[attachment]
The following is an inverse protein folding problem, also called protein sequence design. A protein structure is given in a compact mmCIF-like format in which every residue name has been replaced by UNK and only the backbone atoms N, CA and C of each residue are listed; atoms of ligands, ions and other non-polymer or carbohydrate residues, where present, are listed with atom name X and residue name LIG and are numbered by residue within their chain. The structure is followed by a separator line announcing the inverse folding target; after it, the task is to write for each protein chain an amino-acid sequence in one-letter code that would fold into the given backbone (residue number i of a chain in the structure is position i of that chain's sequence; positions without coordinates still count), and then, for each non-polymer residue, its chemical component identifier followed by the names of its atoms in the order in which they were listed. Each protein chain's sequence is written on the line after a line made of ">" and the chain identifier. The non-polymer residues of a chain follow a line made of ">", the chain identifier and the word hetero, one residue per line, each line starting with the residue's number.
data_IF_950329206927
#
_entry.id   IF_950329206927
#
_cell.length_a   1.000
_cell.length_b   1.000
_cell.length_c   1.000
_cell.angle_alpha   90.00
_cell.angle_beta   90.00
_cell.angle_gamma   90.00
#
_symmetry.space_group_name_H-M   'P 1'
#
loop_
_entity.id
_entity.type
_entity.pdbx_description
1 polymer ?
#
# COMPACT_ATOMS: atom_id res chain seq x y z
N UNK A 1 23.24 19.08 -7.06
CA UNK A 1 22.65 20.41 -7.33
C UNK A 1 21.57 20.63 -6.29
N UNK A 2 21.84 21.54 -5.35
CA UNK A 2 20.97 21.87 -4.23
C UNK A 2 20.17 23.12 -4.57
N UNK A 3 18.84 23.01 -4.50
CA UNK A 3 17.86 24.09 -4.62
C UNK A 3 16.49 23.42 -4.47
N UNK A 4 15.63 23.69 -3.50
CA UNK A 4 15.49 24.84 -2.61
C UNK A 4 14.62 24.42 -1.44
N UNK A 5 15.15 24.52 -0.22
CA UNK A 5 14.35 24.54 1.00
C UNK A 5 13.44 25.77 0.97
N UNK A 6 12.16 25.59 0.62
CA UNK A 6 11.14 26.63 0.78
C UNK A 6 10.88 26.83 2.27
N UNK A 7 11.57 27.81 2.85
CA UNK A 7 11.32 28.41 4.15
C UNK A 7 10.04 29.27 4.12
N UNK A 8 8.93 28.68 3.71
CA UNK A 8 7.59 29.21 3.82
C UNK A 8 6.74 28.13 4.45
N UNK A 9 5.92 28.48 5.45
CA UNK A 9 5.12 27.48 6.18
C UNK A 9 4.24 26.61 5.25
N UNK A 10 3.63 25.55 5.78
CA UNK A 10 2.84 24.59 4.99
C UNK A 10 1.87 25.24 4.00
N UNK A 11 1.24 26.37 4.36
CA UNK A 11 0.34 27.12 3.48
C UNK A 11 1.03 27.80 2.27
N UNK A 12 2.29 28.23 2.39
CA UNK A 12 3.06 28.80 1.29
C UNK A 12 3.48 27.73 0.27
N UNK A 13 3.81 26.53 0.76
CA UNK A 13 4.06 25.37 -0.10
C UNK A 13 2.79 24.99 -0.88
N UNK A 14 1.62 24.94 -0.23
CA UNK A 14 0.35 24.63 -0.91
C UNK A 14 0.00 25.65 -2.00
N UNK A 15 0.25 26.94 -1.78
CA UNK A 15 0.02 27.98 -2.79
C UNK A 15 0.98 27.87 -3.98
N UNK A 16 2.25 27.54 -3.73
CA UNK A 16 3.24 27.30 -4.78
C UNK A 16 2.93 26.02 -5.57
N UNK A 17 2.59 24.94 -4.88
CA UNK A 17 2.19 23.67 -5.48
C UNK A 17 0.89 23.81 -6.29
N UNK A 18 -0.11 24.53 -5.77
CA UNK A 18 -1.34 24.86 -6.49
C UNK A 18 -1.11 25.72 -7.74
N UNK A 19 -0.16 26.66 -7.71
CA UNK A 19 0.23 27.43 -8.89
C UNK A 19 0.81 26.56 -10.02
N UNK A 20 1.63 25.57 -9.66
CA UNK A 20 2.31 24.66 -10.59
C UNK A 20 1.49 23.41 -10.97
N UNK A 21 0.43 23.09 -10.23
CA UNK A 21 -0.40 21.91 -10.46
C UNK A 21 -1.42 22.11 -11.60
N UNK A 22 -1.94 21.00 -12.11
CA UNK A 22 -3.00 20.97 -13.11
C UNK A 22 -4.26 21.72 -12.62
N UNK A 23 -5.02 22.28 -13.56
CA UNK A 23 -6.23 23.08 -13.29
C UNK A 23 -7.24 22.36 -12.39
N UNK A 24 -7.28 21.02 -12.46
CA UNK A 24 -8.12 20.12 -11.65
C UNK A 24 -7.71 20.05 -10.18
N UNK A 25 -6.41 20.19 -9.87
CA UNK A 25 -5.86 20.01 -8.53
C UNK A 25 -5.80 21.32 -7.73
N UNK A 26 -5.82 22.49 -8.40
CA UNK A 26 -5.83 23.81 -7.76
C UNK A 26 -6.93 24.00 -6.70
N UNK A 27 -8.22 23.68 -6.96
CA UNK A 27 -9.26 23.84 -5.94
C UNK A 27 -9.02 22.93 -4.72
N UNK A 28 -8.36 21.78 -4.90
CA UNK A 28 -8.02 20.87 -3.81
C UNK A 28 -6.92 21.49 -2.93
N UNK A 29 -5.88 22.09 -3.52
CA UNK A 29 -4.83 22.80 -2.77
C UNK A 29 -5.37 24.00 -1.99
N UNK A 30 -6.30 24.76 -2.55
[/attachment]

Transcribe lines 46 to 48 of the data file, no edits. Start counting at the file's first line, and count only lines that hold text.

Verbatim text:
N UNK A 9 5.92 28.48 5.45
CA UNK A 9 5.12 27.48 6.18
C UNK A 9 4.24 26.61 5.25